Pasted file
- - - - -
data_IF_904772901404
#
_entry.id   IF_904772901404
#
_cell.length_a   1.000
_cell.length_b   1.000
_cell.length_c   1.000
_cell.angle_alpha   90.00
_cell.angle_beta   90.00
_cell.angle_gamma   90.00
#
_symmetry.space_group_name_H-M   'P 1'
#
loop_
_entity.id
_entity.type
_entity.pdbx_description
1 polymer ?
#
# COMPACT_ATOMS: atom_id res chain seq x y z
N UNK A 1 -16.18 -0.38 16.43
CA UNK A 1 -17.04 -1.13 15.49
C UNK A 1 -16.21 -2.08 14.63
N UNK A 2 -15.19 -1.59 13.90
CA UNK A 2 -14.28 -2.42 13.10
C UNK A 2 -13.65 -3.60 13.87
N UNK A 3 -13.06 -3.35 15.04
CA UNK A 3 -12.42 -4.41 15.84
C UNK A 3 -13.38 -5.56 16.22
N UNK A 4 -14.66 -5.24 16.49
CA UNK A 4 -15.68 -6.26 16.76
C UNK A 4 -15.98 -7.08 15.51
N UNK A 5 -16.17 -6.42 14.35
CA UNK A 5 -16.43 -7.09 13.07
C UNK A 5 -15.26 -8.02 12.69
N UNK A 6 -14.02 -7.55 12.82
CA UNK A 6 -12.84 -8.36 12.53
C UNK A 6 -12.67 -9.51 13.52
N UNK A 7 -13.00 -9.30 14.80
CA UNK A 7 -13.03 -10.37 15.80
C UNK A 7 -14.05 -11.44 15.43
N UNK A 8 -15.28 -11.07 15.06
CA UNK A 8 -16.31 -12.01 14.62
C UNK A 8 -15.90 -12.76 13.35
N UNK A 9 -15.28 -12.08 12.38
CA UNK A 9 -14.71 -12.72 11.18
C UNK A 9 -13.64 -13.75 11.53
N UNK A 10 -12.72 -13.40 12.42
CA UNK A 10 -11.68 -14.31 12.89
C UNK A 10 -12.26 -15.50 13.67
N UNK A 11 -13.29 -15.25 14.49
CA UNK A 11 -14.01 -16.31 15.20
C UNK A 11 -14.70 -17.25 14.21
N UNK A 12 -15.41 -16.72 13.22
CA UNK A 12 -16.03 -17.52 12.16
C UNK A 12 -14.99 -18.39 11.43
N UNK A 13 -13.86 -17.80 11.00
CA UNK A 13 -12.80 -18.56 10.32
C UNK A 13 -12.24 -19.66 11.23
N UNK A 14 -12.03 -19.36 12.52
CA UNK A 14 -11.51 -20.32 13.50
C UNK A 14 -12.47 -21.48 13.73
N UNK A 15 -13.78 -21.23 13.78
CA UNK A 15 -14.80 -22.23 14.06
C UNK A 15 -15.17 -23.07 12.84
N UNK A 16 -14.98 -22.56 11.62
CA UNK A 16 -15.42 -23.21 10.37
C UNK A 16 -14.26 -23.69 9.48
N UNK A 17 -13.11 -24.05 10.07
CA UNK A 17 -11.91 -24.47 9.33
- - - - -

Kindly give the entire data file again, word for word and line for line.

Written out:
data_IF_904772901404
#
_entry.id   IF_904772901404
#
_cell.length_a   1.000
_cell.length_b   1.000
_cell.length_c   1.000
_cell.angle_alpha   90.00
_cell.angle_beta   90.00
_cell.angle_gamma   90.00
#
_symmetry.space_group_name_H-M   'P 1'
#
loop_
_entity.id
_entity.type
_entity.pdbx_description
1 polymer ?
#
# COMPACT_ATOMS: atom_id res chain seq x y z
N UNK A 1 -16.18 -0.38 16.43
CA UNK A 1 -17.04 -1.13 15.49
C UNK A 1 -16.21 -2.08 14.63
N UNK A 2 -15.19 -1.59 13.90
CA UNK A 2 -14.28 -2.42 13.10
C UNK A 2 -13.65 -3.60 13.87
N UNK A 3 -13.06 -3.35 15.04
CA UNK A 3 -12.42 -4.41 15.84
C UNK A 3 -13.38 -5.56 16.22
N UNK A 4 -14.66 -5.24 16.49
CA UNK A 4 -15.68 -6.26 16.76
C UNK A 4 -15.98 -7.08 15.51
N UNK A 5 -16.17 -6.42 14.35
CA UNK A 5 -16.43 -7.09 13.07
C UNK A 5 -15.26 -8.02 12.69
N UNK A 6 -14.02 -7.55 12.82
CA UNK A 6 -12.84 -8.36 12.53
C UNK A 6 -12.67 -9.51 13.52
N UNK A 7 -13.00 -9.30 14.80
CA UNK A 7 -13.03 -10.37 15.80
C UNK A 7 -14.05 -11.44 15.43
N UNK A 8 -15.28 -11.07 15.06
CA UNK A 8 -16.31 -12.01 14.62
C UNK A 8 -15.90 -12.76 13.35
N UNK A 9 -15.28 -12.08 12.38
CA UNK A 9 -14.71 -12.72 11.18
C UNK A 9 -13.64 -13.75 11.53
N UNK A 10 -12.72 -13.40 12.42
CA UNK A 10 -11.68 -14.31 12.89
C UNK A 10 -12.26 -15.50 13.67
N UNK A 11 -13.29 -15.25 14.49
CA UNK A 11 -14.01 -16.31 15.20
C UNK A 11 -14.70 -17.25 14.21
N UNK A 12 -15.41 -16.72 13.22
CA UNK A 12 -16.03 -17.52 12.16
C UNK A 12 -14.99 -18.39 11.43
N UNK A 13 -13.86 -17.80 11.00
CA UNK A 13 -12.80 -18.56 10.32
C UNK A 13 -12.24 -19.66 11.23
N UNK A 14 -12.03 -19.36 12.52
CA UNK A 14 -11.51 -20.32 13.50
C UNK A 14 -12.47 -21.48 13.73
N UNK A 15 -13.78 -21.23 13.78
CA UNK A 15 -14.80 -22.23 14.06
C UNK A 15 -15.17 -23.07 12.84
N UNK A 16 -14.98 -22.56 11.62
CA UNK A 16 -15.42 -23.21 10.37
C UNK A 16 -14.26 -23.69 9.48
N UNK A 17 -13.11 -24.05 10.07
CA UNK A 17 -11.91 -24.47 9.33